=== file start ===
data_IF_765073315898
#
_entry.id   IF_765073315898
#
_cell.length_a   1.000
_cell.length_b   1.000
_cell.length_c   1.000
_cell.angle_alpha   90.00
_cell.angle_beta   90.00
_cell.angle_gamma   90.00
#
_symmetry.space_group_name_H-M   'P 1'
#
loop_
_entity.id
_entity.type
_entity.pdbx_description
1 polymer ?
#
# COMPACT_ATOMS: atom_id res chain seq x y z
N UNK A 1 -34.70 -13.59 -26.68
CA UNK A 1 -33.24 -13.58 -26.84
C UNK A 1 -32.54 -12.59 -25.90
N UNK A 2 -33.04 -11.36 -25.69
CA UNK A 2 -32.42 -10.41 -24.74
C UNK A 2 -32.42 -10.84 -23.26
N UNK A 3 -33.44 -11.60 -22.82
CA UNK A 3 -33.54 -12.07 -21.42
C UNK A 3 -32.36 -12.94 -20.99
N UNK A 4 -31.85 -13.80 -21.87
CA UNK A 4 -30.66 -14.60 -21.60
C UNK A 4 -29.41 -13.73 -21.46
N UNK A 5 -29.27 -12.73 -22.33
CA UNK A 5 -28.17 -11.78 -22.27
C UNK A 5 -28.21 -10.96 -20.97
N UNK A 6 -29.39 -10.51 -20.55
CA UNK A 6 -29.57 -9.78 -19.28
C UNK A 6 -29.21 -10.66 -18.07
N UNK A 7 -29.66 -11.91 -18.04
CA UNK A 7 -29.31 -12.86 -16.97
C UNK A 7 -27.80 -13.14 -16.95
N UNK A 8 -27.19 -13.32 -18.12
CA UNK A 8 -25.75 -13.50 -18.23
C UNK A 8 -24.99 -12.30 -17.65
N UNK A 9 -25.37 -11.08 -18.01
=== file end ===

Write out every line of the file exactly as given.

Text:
data_IF_765073315898
#
_entry.id   IF_765073315898
#
_cell.length_a   1.000
_cell.length_b   1.000
_cell.length_c   1.000
_cell.angle_alpha   90.00
_cell.angle_beta   90.00
_cell.angle_gamma   90.00
#
_symmetry.space_group_name_H-M   'P 1'
#
loop_
_entity.id
_entity.type
_entity.pdbx_description
1 polymer ?
#
# COMPACT_ATOMS: atom_id res chain seq x y z
N UNK A 1 -34.70 -13.59 -26.68
CA UNK A 1 -33.24 -13.58 -26.84
C UNK A 1 -32.54 -12.59 -25.90
N UNK A 2 -33.04 -11.36 -25.69
CA UNK A 2 -32.42 -10.41 -24.74
C UNK A 2 -32.42 -10.84 -23.26
N UNK A 3 -33.44 -11.60 -22.82
CA UNK A 3 -33.54 -12.07 -21.42
C UNK A 3 -32.36 -12.94 -20.99
N UNK A 4 -31.85 -13.80 -21.87
CA UNK A 4 -30.66 -14.60 -21.60
C UNK A 4 -29.41 -13.73 -21.46
N UNK A 5 -29.27 -12.73 -22.33
CA UNK A 5 -28.17 -11.78 -22.27
C UNK A 5 -28.21 -10.96 -20.97
N UNK A 6 -29.39 -10.51 -20.55
CA UNK A 6 -29.57 -9.78 -19.28
C UNK A 6 -29.21 -10.66 -18.07
N UNK A 7 -29.66 -11.91 -18.04
CA UNK A 7 -29.31 -12.86 -16.97
C UNK A 7 -27.80 -13.14 -16.95
N UNK A 8 -27.19 -13.32 -18.12
CA UNK A 8 -25.75 -13.50 -18.23
C UNK A 8 -24.99 -12.30 -17.65
N UNK A 9 -25.37 -11.08 -18.01